New display at North Herts Museum to mark Black History Month
- Credit: Archant
A new display will opened at North Herts Museum tomorrow (October 1), to mark the contribution Black people have made to our district’s history.
As part of this year’s Black History Month, North Herts Museum will showcase a collection of objects that share the story of Black history in our district.
The display will include historic photographs, a medal, a slave listing from 1819 and more.
The medal signifies the achievement of King William IV, who outlawed slavery in the British Empire in the 19th century.
A document from 1819 lists slaves on Upper and Lower Pearl Estate, Grenada at a time when they were sold to John Goodson.
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The document has been lent to the museum by Tim Brewer, who discovered it during a clear out of a solicitor’s office in London. It is not a family heirloom, and Tim’s ancestors did not benefit from the slave trade.
Tony Williams, chair of Hitchin and Letchworth Diversity and Culture, arranged for the museum to display the document.
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He said: “When Mr Brewer approached us saying he had this important document, we were very excited to put Mr Brewer and the North Herts Museum in touch.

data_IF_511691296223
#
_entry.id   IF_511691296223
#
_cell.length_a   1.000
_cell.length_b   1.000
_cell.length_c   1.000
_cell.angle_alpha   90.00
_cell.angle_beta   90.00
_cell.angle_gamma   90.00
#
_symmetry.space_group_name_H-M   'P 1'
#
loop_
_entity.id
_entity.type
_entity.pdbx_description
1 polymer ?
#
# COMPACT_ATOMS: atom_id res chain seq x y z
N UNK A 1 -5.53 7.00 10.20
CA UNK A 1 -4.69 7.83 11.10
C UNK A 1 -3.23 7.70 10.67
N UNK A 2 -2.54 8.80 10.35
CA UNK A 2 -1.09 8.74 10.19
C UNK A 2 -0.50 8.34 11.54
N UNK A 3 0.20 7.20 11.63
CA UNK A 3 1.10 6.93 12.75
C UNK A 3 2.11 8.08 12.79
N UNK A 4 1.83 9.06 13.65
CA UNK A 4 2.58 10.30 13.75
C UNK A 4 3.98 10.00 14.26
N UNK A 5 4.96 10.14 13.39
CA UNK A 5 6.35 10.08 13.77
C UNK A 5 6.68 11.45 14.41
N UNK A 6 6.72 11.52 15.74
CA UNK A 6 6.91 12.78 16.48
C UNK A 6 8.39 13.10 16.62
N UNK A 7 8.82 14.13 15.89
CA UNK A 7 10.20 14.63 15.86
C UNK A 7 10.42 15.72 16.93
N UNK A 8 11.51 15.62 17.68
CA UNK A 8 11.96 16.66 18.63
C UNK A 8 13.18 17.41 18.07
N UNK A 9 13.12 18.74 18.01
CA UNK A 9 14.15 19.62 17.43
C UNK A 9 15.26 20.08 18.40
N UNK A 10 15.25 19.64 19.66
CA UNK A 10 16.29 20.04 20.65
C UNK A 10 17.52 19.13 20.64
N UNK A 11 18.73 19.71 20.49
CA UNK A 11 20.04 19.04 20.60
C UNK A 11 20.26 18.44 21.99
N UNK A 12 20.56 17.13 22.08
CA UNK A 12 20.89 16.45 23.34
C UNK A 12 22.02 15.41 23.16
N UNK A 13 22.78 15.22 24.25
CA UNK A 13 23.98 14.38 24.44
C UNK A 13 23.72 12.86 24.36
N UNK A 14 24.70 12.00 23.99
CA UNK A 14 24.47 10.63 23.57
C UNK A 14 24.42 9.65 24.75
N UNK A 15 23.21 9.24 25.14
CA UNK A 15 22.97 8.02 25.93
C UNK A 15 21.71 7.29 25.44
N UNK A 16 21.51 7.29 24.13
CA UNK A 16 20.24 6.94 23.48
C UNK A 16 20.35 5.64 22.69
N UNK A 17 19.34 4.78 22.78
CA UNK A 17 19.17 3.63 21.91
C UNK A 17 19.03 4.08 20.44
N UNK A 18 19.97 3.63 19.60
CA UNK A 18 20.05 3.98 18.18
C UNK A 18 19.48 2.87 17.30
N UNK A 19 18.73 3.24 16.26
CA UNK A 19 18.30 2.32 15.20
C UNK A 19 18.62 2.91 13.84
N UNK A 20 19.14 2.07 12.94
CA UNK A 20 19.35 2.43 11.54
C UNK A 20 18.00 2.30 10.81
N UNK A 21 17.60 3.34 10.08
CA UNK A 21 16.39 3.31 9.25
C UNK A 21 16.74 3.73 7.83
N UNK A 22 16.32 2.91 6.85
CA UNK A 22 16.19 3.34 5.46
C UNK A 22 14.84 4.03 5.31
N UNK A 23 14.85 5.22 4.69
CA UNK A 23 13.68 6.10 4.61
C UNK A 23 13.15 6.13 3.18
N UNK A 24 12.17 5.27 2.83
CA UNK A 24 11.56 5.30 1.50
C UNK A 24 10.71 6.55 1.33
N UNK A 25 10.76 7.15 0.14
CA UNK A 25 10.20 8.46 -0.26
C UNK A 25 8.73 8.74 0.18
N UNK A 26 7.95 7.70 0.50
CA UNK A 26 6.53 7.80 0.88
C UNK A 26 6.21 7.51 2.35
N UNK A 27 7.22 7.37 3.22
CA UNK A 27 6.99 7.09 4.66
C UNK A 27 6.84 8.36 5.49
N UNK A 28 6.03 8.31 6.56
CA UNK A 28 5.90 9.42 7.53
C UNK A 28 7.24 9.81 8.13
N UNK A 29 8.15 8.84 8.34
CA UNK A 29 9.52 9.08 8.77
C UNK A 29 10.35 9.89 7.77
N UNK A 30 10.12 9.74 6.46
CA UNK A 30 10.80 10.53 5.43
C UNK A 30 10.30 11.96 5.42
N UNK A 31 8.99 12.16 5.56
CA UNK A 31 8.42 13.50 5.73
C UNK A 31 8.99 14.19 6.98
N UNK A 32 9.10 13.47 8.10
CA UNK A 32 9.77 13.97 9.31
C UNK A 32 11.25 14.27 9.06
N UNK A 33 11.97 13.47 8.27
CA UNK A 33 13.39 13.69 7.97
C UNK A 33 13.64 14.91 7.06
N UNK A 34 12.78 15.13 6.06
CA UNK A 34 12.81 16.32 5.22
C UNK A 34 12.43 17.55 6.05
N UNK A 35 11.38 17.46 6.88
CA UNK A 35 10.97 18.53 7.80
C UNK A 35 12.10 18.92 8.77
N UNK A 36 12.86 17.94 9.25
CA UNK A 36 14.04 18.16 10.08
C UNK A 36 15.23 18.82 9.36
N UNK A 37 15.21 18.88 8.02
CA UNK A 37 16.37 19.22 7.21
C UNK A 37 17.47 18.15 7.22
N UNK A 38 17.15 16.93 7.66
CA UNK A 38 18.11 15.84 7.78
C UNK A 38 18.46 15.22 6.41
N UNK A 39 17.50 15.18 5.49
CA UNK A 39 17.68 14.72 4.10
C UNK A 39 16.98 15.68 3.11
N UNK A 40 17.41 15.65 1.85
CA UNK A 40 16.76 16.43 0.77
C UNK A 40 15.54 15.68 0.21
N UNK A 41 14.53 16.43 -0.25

“The North Herts Museum is a great place to showcase this document and it will bring the hard reality of people bring treated like commodities to life for the people of North Herts.”
Cllr Keith Hoskins, NHDC’s executive member for enterprise and co-operative development, said: “Please pop down to the museum during October to see the interesting exhibits and photography and learn more about the important contribution the Black community has made, and continues to make, in North Herts.”
The exhibition will open on Thursday, October 1 and run until Sunday, November 1. Social distancing measures are in place for all visitors.
North Herts Museum can accommodate six people from one or two ‘bubbles’ in guided tours, which last either an hour or half an hour. The last tour, available at 3.30pm, is for the Black History Month exhibition only.
The museum is free to visit, from 10.30am to 4.30pm Tuesday to Saturday and 11am and 3pm on Sundays.